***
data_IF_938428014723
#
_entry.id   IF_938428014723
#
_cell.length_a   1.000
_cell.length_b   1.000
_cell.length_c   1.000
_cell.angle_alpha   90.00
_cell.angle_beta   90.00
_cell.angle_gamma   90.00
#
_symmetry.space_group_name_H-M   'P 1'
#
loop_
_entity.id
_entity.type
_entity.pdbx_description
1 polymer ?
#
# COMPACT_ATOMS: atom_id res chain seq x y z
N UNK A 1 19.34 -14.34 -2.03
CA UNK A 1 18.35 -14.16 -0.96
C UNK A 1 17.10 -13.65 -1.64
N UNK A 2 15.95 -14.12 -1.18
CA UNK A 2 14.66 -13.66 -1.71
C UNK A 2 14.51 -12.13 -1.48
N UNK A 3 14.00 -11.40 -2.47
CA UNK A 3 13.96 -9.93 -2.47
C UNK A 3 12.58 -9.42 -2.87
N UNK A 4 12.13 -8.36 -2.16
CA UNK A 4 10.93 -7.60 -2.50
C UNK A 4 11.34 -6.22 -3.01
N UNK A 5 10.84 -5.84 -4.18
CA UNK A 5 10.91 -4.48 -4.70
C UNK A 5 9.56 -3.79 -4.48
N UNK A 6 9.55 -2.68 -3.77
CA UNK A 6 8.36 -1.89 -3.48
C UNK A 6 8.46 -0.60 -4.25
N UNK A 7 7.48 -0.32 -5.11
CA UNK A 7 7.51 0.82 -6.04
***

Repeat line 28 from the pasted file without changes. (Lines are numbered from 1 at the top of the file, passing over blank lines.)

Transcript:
CA UNK A 3 13.96 -9.93 -2.47